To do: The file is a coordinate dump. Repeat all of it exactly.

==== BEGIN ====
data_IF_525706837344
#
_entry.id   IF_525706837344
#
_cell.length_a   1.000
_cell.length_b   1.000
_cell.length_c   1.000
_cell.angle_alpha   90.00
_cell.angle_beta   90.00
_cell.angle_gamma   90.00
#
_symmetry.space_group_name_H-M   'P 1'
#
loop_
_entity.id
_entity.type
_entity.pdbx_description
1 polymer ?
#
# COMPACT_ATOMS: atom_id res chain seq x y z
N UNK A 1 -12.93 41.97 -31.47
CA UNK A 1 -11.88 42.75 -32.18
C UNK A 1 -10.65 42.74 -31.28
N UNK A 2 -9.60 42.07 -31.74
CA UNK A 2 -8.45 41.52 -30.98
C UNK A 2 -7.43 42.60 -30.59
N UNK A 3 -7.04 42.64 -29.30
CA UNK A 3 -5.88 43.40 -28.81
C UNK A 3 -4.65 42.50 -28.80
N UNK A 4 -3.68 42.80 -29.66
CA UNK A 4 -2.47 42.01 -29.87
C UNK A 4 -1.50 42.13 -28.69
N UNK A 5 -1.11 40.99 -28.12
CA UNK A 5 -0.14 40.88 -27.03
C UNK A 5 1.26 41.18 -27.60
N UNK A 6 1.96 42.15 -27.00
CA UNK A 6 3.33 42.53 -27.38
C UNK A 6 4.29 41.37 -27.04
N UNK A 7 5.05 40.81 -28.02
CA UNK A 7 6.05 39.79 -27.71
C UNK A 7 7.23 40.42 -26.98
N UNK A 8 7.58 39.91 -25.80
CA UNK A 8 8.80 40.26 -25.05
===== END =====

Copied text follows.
data_IF_525706837344
#
_entry.id   IF_525706837344
#
_cell.length_a   1.000
_cell.length_b   1.000
_cell.length_c   1.000
_cell.angle_alpha   90.00
_cell.angle_beta   90.00
_cell.angle_gamma   90.00
#
_symmetry.space_group_name_H-M   'P 1'
#
loop_
_entity.id
_entity.type
_entity.pdbx_description
1 polymer ?
#
# COMPACT_ATOMS: atom_id res chain seq x y z
N UNK A 1 -12.93 41.97 -31.47
CA UNK A 1 -11.88 42.75 -32.18
C UNK A 1 -10.65 42.74 -31.28
N UNK A 2 -9.60 42.07 -31.74
CA UNK A 2 -8.45 41.52 -30.98
C UNK A 2 -7.43 42.60 -30.59
N UNK A 3 -7.04 42.64 -29.30
CA UNK A 3 -5.88 43.40 -28.81
C UNK A 3 -4.65 42.50 -28.80
N UNK A 4 -3.68 42.80 -29.66
CA UNK A 4 -2.47 42.01 -29.87
C UNK A 4 -1.50 42.13 -28.69
N UNK A 5 -1.11 40.99 -28.12
CA UNK A 5 -0.14 40.88 -27.03
C UNK A 5 1.26 41.18 -27.60
N UNK A 6 1.96 42.15 -27.00
CA UNK A 6 3.33 42.53 -27.38
C UNK A 6 4.29 41.37 -27.04
N UNK A 7 5.05 40.81 -28.02
CA UNK A 7 6.05 39.79 -27.71
C UNK A 7 7.23 40.42 -26.98
N UNK A 8 7.58 39.91 -25.80
CA UNK A 8 8.80 40.26 -25.05